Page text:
Modifiers, which provide additional information on medical treatments indicated by CPT/HCPCS codes, are well known to professional coders in medical billing and coding firms. Modifiers 54, 55, and 56 are “split care” modifiers applicable with surgical operation codes with a global period of 10 or 90 days.
The ‘Global’ concept
- To understand the complexities of modifiers 54, 55, and 56, you must first comprehend terms related to global surgical care, such as the ‘global surgical package’ and the ‘global period.’
- Preoperative, intra-operative, and postoperative services bundled in a given CPT®/HCPCS Level II code are a global surgical package (or global surgery).
- The number of weeks included in the payments for a global surgical package is referred to as the global period.
Modifier 54: Only Surgical Care
When one physician conducts a surgical procedure while another handles the preoperative and postoperative care, the surgical services are indicated by appending modifier 54 to the medical procedure code.
- Modifier 54 denotes that the surgeon is handing over all or part of the postoperative treatment to a physician.
- Modifier 54 does not include applicable to services provided by an assistant-at-surgery.
- Modifier 54 does not relate to facility costs at an Ambulatory Surgical Center (ASC).
CPT Modifier 55: Only Postoperative Management
When one physician provides postoperative care while another conducts the surgical procedure, the postoperative component is identified by appending modifier 55 to the surgical procedure code.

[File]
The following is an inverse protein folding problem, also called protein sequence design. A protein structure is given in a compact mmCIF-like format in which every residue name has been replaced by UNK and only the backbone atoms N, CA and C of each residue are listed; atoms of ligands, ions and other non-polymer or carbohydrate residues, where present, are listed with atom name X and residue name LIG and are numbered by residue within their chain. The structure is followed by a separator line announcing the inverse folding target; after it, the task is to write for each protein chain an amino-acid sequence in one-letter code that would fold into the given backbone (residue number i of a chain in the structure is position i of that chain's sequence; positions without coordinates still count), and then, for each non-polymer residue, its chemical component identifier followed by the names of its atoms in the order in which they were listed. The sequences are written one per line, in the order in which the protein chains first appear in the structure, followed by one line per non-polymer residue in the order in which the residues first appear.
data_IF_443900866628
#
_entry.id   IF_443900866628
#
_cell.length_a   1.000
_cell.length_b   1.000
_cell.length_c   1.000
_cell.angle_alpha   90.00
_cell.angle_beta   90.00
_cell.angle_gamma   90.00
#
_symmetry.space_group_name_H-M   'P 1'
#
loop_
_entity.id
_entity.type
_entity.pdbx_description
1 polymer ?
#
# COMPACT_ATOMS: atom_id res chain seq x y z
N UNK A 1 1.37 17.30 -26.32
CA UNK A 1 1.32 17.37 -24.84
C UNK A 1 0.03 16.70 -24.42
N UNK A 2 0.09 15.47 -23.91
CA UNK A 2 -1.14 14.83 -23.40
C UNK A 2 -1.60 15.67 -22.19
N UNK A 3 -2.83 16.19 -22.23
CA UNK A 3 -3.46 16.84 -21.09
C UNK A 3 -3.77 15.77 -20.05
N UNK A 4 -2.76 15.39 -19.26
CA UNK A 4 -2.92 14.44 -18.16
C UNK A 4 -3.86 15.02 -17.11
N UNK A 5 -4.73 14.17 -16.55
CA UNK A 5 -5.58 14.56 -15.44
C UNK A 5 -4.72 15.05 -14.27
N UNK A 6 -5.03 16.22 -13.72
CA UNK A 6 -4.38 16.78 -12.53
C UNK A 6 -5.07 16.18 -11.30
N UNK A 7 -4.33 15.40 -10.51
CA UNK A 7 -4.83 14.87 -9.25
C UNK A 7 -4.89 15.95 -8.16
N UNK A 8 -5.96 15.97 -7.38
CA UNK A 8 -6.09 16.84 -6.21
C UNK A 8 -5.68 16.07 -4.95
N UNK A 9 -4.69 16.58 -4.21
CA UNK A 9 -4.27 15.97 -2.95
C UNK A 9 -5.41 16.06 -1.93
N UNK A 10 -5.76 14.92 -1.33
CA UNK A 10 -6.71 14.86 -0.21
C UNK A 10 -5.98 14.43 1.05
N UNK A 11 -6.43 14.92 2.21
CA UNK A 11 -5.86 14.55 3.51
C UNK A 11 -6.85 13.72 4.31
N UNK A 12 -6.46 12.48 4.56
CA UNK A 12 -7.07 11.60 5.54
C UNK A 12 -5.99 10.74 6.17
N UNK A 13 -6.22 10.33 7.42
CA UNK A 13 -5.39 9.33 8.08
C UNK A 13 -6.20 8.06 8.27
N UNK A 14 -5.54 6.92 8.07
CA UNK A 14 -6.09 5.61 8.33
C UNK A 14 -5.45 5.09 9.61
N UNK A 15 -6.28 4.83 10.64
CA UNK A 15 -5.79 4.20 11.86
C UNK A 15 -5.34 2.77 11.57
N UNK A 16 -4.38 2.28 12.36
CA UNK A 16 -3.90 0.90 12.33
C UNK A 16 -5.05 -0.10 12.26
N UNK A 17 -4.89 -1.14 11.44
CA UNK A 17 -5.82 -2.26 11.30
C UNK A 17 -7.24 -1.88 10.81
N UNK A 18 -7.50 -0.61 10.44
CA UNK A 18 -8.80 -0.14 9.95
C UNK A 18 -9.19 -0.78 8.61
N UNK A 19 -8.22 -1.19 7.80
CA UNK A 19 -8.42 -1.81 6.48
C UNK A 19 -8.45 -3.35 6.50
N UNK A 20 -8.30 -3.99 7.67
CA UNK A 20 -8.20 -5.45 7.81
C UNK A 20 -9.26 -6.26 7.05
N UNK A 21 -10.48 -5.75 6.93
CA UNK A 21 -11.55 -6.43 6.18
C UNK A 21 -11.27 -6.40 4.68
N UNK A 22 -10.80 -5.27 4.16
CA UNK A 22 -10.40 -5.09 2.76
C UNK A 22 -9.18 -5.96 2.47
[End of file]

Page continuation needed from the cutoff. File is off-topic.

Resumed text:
CMS specifies the following reporting rules for modifier 55:
- For global periods of 10 or 90 days, use modifier “55” with the CPT procedure code.
- List the surgery date as the appointment, and note when care was abandoned or assumed.
- A copy of the signed transfer agreement must be kept in the beneficiary’s medical record by the physician.
- Before invoicing for any part of the postoperative care, the attending physician must give at least one session.
CMS further specifies when modifiers 54 and 55 should be avoided:
- When there is no transfer of care to report infrequent post-discharge services provided by a physician other than the surgeon, the correct E/M code should be used, and no modifiers should be applied.
- Physicians who can provide follow-up care for minor procedures performed in emergency departments bill the appropriate E/M code level without the need for a modifier.
- Suppose a physician other than the surgeon is necessary to provide services throughout the postoperative period for an underlying medical condition or medical complication. In that case, this physician must submit the appropriate /M code. There are no necessary modifiers.
Modifier 56: Only Preoperative Management
When one physician provides preoperative evaluation and care while another conducts the surgical procedure, the preoperative component is recognized by appending modifier 56 to the surgical procedure code.
Modifier 56 Example
If abdominal surgery is scheduled for a patient with chronic heart disease, the surgeon may request that the patient’s cardiologist examine the patient and provide preoperative clearance. In this case, the surgeon will continue to provide standard preoperative treatment while the cardiologist bills for an existing patient office visit. It should note that the cardiologist would not charge the surgical code with modifier 56.
Reliable coders at medical coding outsourcing firms will attach these split care modifiers to claims in collaboration with the physician who performs post-acute care management services. We hope that this article has provided you with all of the knowledge you need to use modifier 54,55, and 56 correctly. If you are still unsure and require assistance with medical billing for your clinic, please contact us. We have a skilled billing and coding team that employs precise modifiers to ensure correct insurance reimbursement.
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